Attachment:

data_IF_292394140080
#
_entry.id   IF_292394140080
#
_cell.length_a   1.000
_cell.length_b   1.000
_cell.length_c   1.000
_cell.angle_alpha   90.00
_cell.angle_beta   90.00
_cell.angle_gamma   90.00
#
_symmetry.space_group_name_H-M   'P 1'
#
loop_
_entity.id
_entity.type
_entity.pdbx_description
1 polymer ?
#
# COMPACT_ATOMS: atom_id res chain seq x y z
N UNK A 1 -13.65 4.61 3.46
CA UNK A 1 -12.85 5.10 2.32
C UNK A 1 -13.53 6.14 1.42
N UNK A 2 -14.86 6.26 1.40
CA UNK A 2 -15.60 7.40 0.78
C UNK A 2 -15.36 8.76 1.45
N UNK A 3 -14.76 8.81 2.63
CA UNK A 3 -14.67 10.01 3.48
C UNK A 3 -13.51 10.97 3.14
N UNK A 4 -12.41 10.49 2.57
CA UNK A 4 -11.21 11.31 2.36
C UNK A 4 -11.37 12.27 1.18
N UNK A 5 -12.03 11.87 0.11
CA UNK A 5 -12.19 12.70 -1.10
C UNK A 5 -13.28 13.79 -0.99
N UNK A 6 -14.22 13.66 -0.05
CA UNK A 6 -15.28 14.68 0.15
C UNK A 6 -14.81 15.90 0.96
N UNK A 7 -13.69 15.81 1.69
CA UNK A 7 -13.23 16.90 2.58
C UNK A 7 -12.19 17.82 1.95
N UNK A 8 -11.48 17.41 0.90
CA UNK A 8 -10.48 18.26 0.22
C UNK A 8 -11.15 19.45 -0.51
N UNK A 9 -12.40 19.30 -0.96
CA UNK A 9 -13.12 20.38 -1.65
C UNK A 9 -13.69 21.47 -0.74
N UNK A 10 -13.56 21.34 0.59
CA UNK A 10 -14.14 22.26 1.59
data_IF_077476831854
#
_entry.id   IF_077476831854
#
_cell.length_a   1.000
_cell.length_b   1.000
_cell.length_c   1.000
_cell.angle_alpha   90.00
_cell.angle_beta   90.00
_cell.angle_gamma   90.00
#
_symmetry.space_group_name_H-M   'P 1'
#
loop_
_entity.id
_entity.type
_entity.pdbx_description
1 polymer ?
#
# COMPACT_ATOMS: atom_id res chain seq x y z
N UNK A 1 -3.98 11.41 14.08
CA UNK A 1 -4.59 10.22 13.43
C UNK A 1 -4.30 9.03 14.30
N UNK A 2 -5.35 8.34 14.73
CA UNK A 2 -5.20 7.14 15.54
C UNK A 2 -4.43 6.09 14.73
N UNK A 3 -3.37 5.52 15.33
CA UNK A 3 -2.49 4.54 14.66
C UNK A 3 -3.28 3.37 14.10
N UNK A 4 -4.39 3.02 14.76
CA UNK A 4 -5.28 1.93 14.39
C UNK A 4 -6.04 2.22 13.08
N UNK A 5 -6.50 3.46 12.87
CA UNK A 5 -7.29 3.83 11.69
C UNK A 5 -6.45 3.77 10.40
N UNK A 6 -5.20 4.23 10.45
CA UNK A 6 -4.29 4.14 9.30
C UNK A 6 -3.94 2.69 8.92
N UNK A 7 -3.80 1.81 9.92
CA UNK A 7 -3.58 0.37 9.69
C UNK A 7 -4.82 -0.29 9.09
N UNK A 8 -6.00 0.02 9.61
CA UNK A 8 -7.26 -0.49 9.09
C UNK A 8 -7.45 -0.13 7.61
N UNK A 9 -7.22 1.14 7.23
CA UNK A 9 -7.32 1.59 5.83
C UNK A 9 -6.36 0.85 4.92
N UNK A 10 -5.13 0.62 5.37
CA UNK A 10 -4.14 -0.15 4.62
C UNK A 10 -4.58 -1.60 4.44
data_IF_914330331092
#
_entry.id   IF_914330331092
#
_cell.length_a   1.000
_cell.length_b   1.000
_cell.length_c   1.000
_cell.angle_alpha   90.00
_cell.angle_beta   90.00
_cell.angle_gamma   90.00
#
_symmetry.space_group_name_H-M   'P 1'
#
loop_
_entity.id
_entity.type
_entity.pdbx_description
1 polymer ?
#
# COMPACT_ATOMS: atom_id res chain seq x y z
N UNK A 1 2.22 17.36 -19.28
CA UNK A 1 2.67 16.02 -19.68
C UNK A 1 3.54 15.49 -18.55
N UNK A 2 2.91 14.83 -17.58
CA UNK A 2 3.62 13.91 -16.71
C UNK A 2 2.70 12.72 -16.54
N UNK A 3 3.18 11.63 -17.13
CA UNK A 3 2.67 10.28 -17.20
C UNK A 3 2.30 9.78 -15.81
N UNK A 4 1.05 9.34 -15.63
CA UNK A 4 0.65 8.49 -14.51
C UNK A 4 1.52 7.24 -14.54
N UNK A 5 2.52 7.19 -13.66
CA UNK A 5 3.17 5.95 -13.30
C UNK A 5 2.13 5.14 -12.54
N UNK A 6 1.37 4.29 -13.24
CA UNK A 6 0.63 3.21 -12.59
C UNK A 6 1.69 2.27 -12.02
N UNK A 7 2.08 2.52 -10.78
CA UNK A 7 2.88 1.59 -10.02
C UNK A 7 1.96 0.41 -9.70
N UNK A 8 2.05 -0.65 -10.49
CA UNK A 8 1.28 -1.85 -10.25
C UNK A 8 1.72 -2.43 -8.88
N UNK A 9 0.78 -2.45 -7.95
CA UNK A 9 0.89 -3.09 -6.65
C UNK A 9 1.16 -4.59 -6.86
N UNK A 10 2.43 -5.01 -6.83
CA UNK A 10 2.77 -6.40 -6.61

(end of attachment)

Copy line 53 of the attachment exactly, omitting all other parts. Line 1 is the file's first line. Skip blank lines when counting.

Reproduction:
#